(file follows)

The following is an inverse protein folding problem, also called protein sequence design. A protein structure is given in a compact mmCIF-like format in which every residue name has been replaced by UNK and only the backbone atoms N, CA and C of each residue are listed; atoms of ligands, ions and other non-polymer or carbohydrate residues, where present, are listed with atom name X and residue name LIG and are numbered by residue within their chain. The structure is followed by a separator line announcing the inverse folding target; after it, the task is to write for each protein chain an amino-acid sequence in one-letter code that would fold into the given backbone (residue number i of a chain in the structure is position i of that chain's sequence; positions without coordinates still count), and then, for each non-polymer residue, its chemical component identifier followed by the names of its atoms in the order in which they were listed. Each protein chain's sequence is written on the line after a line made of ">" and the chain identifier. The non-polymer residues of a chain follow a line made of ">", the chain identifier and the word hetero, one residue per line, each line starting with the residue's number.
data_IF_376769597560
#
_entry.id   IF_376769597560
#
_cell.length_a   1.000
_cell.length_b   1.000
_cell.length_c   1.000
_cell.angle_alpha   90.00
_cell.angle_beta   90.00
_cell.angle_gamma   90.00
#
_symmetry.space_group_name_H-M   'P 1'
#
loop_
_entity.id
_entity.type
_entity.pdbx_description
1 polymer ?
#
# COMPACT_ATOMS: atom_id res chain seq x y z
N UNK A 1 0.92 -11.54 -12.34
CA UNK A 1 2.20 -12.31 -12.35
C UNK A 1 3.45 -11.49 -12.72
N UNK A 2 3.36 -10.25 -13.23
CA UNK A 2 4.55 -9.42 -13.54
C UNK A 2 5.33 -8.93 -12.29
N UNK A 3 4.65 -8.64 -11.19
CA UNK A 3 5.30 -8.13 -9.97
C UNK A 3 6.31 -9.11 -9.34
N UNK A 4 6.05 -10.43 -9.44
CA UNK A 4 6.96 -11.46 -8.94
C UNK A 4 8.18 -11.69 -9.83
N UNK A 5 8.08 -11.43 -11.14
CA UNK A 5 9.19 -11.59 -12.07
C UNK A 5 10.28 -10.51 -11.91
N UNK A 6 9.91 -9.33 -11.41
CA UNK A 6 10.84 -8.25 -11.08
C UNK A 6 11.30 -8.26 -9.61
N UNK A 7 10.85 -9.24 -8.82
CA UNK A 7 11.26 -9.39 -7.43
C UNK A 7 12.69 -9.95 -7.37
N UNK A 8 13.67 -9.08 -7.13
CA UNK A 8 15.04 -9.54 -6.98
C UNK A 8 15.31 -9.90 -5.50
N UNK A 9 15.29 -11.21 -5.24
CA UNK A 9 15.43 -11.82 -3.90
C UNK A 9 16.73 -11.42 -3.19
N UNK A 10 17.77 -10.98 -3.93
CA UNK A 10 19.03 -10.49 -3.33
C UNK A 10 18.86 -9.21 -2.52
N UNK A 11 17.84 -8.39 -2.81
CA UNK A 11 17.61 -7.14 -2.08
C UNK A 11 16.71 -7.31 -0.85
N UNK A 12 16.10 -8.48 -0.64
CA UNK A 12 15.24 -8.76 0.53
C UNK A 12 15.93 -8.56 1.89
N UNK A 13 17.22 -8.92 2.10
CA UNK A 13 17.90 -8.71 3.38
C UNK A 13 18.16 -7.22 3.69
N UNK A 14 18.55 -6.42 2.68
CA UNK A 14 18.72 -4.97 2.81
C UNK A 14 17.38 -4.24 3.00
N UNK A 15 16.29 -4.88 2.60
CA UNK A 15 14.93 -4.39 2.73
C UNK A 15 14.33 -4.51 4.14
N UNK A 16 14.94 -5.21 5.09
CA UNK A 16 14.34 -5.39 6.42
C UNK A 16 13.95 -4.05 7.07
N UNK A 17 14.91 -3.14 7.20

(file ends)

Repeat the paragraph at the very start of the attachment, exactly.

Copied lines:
The following is an inverse protein folding problem, also called protein sequence design. A protein structure is given in a compact mmCIF-like format in which every residue name has been replaced by UNK and only the backbone atoms N, CA and C of each residue are listed; atoms of ligands, ions and other non-polymer or carbohydrate residues, where present, are listed with atom name X and residue name LIG and are numbered by residue within their chain. The structure is followed by a separator line announcing the inverse folding target; after it, the task is to write for each protein chain an amino-acid sequence in one-letter code that would fold into the given backbone (residue number i of a chain in the structure is position i of that chain's sequence; positions without coordinates still count), and then, for each non-polymer residue, its chemical component identifier followed by the names of its atoms in the order in which they were listed. Each protein chain's sequence is written on the line after a line made of ">" and the chain identifier. The non-polymer residues of a chain follow a line made of ">", the chain identifier and the word hetero, one residue per line, each line starting with the residue's number.